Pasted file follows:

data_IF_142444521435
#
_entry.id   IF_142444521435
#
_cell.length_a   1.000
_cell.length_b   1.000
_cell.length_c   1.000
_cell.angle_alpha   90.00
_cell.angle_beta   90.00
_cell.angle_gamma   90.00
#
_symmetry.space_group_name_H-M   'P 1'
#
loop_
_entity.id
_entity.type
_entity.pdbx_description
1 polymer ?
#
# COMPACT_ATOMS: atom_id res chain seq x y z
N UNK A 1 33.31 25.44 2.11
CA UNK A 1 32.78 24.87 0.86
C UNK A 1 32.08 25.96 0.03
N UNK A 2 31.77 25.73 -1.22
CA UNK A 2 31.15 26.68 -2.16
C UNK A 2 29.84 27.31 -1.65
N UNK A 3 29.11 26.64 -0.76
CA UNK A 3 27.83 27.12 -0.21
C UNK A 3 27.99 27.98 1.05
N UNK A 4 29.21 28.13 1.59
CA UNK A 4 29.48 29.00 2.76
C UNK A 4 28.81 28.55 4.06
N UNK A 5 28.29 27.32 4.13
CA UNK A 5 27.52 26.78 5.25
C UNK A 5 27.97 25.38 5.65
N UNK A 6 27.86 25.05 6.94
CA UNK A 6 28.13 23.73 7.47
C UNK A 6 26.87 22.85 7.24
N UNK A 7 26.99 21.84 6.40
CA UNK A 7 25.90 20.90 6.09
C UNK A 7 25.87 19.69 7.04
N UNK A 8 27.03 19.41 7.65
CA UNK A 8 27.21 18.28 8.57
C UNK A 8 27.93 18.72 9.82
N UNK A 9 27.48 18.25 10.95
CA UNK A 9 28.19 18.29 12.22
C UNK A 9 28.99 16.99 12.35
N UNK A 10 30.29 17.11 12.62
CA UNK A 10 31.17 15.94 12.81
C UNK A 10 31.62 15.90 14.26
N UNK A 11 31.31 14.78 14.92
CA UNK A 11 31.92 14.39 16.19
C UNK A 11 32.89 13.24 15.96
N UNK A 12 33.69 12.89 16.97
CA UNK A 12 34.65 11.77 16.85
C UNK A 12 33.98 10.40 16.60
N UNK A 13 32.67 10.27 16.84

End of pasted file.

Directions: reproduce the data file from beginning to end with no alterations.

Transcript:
data_IF_142444521435
#
_entry.id   IF_142444521435
#
_cell.length_a   1.000
_cell.length_b   1.000
_cell.length_c   1.000
_cell.angle_alpha   90.00
_cell.angle_beta   90.00
_cell.angle_gamma   90.00
#
_symmetry.space_group_name_H-M   'P 1'
#
loop_
_entity.id
_entity.type
_entity.pdbx_description
1 polymer ?
#
# COMPACT_ATOMS: atom_id res chain seq x y z
N UNK A 1 33.31 25.44 2.11
CA UNK A 1 32.78 24.87 0.86
C UNK A 1 32.08 25.96 0.03
N UNK A 2 31.77 25.73 -1.22
CA UNK A 2 31.15 26.68 -2.16
C UNK A 2 29.84 27.31 -1.65
N UNK A 3 29.11 26.64 -0.76
CA UNK A 3 27.83 27.12 -0.21
C UNK A 3 27.99 27.98 1.05
N UNK A 4 29.21 28.13 1.59
CA UNK A 4 29.48 29.00 2.76
C UNK A 4 28.81 28.55 4.06
N UNK A 5 28.29 27.32 4.13
CA UNK A 5 27.52 26.78 5.25
C UNK A 5 27.97 25.38 5.65
N UNK A 6 27.86 25.05 6.94
CA UNK A 6 28.13 23.73 7.47
C UNK A 6 26.87 22.85 7.24
N UNK A 7 26.99 21.84 6.40
CA UNK A 7 25.90 20.90 6.09
C UNK A 7 25.87 19.69 7.04
N UNK A 8 27.03 19.41 7.65
CA UNK A 8 27.21 18.28 8.57
C UNK A 8 27.93 18.72 9.82
N UNK A 9 27.48 18.25 10.95
CA UNK A 9 28.19 18.29 12.22
C UNK A 9 28.99 16.99 12.35
N UNK A 10 30.29 17.11 12.62
CA UNK A 10 31.17 15.94 12.81
C UNK A 10 31.62 15.90 14.26
N UNK A 11 31.31 14.78 14.92
CA UNK A 11 31.92 14.39 16.19
C UNK A 11 32.89 13.24 15.96
N UNK A 12 33.69 12.89 16.97
CA UNK A 12 34.65 11.77 16.85
C UNK A 12 33.98 10.40 16.60
N UNK A 13 32.67 10.27 16.84